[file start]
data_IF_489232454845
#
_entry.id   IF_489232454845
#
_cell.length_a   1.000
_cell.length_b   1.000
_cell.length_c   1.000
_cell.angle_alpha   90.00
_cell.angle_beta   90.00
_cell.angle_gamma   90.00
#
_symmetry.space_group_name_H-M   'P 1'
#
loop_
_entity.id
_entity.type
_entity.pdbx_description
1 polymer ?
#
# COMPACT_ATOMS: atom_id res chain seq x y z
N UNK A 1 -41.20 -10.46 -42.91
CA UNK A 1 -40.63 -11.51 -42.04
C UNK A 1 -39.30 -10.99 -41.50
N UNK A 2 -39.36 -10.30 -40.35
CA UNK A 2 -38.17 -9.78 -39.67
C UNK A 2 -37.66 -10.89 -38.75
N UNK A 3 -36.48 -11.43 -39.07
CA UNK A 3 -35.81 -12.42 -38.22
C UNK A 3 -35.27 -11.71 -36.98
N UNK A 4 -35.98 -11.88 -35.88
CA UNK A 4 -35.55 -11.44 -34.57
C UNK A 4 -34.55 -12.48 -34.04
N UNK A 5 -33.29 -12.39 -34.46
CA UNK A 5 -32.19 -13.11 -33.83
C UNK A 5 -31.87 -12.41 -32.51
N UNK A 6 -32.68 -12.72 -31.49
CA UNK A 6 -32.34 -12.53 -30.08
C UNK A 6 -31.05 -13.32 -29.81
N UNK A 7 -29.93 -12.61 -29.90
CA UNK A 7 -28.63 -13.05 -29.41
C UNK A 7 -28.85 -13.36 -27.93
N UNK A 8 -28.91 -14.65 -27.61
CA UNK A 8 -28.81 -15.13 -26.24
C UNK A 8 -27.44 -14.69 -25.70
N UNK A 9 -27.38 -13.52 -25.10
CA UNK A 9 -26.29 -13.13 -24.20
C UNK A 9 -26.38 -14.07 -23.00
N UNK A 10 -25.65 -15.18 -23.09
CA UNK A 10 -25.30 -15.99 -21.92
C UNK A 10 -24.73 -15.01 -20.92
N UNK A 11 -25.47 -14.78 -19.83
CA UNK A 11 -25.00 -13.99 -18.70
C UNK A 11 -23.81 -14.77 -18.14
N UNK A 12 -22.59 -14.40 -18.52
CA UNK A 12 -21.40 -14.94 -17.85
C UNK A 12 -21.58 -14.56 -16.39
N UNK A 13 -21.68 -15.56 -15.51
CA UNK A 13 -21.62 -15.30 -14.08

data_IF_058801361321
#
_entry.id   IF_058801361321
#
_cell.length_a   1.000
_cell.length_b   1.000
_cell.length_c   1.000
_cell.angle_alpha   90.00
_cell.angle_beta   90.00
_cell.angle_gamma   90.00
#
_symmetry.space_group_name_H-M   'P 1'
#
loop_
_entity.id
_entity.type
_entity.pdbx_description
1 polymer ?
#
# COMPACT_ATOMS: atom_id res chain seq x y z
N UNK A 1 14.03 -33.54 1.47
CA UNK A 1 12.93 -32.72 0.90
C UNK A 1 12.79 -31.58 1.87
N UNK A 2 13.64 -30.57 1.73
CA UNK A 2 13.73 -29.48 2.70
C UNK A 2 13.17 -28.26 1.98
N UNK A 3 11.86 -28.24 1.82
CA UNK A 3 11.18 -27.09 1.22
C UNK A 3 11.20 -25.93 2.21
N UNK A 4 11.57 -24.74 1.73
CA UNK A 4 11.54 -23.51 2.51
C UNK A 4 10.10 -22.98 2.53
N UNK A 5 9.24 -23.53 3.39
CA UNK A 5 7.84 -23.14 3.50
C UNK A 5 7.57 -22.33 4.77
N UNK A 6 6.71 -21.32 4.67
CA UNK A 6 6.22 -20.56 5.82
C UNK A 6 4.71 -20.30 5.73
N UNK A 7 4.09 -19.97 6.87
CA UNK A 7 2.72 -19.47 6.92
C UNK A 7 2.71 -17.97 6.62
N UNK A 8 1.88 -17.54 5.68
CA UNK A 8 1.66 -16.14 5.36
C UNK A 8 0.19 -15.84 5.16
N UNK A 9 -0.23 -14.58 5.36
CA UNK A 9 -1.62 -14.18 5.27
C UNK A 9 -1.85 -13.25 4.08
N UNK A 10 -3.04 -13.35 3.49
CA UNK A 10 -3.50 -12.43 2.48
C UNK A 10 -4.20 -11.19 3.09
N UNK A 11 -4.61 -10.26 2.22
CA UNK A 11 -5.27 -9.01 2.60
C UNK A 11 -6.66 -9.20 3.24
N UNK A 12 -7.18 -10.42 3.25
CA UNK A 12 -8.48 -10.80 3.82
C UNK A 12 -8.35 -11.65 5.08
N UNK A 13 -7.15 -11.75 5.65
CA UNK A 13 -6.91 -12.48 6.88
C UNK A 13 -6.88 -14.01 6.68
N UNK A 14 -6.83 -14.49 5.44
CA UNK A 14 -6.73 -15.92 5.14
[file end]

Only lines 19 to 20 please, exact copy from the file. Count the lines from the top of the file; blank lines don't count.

#
# COMPACT_ATOMS: atom_id res chain seq x y z